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Thousands take to streets as police join protests in Myanmar

YANGON, Myanmar: Thousands of protesters gathered across Yangon, Myanmar’s largest city, for the seventh consecutive day on Friday as mass demonstrations against the military coup.

Civil servants and police defectors have been seen joining the anti-junta rallies triggered by a coup that toppled the country’s civilian leadership earlier this month.

A video showing 49 policemen joining protesters in Loikaw, Kaya state, appeared on social media on Wednesday.

Footage showed demonstrators protecting the defectors from arrest.

Two days earlier, the first officer to defect, Supt. Khun Aung Ko Ko, told a crowd in the capital, Naypyitaw, that he had sold his car to support other civil servants who risked their livelihoods by joining the strike.

The civil disobedience movement, initiated by health workers, has gained nationwide support, with staff in various ministries disrupting the government’s administrative mechanisms.

“It is going to be a people’s uprising,” Wai Yan Phyo Moe, All Burma Federation of Student Unions vice president said on Wednesday as protesters returned to the streets despite a violent crackdown a day earlier.

He said that a nationwide strike originally planned for Friday was already underway.

“The protests are growing day by day. Even religious people such as Buddhist monks and nuns, and Christian preachers, are taking to streets.”

Most businesses in Yangon and other cities are unable to operate due to public transport disruptions, while workers at government-run gas stations are refusing to work.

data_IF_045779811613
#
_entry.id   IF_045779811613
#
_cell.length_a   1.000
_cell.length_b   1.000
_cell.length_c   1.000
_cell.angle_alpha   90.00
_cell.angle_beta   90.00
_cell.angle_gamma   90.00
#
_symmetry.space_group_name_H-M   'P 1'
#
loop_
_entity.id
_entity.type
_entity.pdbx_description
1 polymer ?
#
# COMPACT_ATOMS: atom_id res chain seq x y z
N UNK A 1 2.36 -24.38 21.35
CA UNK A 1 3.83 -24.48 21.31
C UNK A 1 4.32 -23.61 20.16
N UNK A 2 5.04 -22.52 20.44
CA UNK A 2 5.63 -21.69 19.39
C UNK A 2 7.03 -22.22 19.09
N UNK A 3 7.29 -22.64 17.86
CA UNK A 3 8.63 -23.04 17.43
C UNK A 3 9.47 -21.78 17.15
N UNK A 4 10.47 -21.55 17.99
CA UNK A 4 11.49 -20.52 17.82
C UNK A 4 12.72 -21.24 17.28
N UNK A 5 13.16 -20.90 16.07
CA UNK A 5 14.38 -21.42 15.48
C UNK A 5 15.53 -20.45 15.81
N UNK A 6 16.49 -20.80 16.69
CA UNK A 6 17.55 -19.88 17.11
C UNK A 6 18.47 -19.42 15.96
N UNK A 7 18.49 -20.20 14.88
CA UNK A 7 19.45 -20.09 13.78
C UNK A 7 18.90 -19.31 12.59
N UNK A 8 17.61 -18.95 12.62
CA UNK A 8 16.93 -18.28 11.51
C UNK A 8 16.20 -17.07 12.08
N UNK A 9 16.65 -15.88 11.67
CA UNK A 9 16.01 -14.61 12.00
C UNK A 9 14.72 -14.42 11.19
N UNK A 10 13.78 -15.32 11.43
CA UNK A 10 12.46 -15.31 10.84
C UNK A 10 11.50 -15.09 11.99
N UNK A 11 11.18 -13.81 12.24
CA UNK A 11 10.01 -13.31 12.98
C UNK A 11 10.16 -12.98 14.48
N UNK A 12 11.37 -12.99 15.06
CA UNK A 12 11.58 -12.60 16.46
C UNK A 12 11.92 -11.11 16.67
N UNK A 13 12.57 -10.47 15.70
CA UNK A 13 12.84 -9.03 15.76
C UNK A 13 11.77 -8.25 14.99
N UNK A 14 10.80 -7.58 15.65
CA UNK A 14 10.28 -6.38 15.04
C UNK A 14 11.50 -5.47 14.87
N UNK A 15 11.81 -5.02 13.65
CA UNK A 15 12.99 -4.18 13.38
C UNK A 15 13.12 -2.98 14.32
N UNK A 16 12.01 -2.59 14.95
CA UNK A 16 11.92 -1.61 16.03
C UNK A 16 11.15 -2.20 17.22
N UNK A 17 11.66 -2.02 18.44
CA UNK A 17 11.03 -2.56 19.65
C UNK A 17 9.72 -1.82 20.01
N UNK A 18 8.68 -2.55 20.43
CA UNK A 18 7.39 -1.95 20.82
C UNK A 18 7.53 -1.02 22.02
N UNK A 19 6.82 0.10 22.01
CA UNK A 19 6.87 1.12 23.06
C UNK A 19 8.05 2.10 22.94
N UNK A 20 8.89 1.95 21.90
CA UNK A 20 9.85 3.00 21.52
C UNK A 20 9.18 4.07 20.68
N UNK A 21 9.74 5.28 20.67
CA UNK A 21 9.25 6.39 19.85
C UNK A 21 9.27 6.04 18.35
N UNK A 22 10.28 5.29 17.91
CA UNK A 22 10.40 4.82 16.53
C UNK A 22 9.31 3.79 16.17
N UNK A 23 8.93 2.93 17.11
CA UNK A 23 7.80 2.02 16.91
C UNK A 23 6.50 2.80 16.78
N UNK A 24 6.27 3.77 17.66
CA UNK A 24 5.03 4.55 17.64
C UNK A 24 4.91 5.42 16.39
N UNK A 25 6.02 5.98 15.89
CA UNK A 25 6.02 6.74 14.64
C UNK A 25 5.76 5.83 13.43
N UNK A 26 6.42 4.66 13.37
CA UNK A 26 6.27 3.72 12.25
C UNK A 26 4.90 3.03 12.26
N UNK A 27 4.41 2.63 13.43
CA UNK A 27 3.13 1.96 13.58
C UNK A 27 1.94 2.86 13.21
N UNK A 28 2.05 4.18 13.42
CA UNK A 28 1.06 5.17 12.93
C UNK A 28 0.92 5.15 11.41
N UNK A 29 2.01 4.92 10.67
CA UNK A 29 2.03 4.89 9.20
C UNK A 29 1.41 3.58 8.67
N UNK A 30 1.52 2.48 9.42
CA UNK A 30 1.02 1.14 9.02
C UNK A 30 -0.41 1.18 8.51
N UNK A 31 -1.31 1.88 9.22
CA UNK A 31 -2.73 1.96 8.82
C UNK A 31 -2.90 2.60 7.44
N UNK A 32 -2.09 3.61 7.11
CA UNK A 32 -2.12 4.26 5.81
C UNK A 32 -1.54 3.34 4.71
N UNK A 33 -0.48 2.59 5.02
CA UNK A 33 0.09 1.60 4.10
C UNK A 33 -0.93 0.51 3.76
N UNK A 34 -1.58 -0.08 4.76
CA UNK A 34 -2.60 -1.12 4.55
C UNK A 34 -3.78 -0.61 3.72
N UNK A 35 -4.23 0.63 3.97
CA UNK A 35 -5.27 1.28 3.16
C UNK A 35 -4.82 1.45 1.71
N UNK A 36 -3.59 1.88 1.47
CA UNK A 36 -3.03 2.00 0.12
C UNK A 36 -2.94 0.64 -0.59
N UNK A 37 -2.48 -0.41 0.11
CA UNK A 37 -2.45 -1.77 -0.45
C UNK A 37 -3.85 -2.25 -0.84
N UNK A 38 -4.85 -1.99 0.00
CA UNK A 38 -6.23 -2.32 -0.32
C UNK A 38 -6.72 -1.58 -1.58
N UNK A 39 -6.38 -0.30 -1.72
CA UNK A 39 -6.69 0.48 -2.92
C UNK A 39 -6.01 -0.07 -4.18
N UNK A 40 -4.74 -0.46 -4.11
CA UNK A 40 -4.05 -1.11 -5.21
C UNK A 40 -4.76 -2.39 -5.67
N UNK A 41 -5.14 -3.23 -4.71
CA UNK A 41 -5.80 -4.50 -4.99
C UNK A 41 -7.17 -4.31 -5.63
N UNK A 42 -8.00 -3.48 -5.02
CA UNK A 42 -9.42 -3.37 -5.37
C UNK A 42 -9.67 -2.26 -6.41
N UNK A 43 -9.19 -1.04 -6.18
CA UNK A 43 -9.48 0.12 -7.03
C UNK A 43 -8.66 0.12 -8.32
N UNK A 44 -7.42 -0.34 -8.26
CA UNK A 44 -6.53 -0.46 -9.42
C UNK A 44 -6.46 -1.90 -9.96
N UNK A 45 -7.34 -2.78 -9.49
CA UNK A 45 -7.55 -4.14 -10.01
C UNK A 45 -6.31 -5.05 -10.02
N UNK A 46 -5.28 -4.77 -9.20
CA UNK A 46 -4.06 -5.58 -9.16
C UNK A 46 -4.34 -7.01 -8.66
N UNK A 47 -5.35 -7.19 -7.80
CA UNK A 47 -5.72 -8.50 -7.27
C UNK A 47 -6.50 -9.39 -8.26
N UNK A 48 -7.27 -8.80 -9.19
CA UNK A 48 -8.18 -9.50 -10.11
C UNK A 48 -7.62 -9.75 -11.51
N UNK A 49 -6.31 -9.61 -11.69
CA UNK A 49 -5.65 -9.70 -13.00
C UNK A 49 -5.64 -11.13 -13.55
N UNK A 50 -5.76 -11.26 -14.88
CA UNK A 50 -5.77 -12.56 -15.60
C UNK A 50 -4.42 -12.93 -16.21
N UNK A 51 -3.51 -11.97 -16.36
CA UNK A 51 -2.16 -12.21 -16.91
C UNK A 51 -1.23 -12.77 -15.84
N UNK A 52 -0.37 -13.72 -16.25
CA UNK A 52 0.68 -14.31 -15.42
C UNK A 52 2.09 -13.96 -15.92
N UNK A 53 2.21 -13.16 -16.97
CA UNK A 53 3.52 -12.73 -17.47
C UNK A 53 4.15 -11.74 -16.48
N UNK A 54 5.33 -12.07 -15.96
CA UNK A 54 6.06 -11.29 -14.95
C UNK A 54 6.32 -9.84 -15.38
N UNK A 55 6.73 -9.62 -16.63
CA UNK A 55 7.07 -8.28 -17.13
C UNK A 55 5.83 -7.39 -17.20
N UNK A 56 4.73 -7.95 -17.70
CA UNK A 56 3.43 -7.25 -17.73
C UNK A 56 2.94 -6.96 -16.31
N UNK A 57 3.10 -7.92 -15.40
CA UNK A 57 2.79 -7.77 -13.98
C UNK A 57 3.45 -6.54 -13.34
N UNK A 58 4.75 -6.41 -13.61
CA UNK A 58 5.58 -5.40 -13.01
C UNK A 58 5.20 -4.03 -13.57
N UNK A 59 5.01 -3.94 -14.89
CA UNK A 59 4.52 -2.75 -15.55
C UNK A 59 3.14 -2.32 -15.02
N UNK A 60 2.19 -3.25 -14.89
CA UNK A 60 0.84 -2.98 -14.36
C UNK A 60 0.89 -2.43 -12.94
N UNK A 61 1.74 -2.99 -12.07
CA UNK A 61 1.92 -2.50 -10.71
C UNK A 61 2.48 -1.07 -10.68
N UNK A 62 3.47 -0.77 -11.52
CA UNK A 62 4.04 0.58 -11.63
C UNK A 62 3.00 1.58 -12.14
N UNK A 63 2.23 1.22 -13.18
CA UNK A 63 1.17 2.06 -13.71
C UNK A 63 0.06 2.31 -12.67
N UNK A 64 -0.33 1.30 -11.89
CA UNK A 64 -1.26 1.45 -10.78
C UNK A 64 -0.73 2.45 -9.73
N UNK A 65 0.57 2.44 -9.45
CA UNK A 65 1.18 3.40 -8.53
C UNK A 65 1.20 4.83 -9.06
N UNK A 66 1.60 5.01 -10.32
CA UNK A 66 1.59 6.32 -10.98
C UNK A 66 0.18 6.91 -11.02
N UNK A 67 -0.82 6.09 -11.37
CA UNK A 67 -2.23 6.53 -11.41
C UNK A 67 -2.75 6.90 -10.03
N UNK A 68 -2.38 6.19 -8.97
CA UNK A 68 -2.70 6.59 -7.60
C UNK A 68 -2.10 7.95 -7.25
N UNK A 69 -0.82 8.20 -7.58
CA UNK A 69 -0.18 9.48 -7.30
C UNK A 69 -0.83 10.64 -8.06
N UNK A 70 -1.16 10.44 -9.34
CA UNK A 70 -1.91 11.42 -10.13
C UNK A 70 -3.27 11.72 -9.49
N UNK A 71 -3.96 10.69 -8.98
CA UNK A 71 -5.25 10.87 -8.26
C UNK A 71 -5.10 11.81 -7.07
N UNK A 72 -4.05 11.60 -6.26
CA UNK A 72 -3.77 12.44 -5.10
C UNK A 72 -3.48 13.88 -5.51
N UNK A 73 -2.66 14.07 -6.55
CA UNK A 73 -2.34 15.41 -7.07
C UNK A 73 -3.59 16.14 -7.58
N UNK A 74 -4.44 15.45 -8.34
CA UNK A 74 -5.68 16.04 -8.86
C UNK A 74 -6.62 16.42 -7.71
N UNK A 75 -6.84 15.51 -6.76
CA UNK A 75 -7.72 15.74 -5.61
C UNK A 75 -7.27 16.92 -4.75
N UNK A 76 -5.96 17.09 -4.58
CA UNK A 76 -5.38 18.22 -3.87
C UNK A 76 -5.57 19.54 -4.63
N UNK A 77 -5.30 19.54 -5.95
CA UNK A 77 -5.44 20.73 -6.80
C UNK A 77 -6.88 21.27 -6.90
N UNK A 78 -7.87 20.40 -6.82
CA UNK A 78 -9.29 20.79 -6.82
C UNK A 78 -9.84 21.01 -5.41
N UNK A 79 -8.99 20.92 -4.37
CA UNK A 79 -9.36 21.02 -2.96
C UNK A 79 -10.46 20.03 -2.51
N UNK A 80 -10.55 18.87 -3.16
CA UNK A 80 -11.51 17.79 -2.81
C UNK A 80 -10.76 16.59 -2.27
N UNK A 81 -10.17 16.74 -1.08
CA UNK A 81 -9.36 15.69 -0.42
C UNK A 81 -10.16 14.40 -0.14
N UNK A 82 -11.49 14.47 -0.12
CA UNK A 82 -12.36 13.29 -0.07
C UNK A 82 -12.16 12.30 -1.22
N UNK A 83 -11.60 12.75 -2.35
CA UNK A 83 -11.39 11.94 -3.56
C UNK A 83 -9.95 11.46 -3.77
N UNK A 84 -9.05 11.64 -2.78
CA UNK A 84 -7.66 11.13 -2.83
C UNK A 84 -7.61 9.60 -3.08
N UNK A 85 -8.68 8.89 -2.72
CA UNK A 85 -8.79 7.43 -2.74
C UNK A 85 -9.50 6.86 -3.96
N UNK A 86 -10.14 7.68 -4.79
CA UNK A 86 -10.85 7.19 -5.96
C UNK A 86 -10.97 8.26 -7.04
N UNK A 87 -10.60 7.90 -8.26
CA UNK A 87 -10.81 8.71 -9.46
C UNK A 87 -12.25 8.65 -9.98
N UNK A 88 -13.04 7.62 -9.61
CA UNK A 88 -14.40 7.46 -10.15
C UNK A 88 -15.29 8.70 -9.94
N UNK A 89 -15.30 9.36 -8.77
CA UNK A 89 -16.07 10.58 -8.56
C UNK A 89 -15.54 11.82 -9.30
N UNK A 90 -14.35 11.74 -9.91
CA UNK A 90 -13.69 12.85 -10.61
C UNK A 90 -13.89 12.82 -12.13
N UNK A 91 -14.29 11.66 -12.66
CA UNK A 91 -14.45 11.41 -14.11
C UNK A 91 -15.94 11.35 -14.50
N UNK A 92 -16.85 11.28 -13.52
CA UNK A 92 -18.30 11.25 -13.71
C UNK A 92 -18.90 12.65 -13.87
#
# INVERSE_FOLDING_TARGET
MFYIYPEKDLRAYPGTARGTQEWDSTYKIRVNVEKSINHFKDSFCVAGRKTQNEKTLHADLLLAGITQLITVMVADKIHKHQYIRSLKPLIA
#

Banks have shuttered across the country. The central bank and state-owned Myanmar Economic Bank (MEB) also face daily protests.

An MEB employee in Yangon, who declined to be named, said that staff shortages left at least 120 of the lender’s 315 branches across Myanmar unable to process government employees’ salaries.

“The remaining public servants will probably not receive their salary in time,” he said.

The demonstrations are supported by labour groups, with union leaders vowing to protest until the civilian rule is restored.

“Our message to the military junta is clear. We don’t want you. We just want a civilian rule,” Pyo Sandar Aung, assistant general secretary of the Confederation of Trade Unions in Myanmar said.

The country’s biggest trade union has more than 10,000 member factories, and all are protesting against the coup.

“Some take to the streets, while some protest in their workplace. It is up to them,” Aung said.

Kyaw Thu Zaw, president of a labour union at the Rui-Ning garment factory in the Hlaing Thar Yar township, said that workers will protest until the civilian government is returned.

The factory is one of several producing clothing for major Western brands.

“Workers across the country will have the same thoughts,” he said.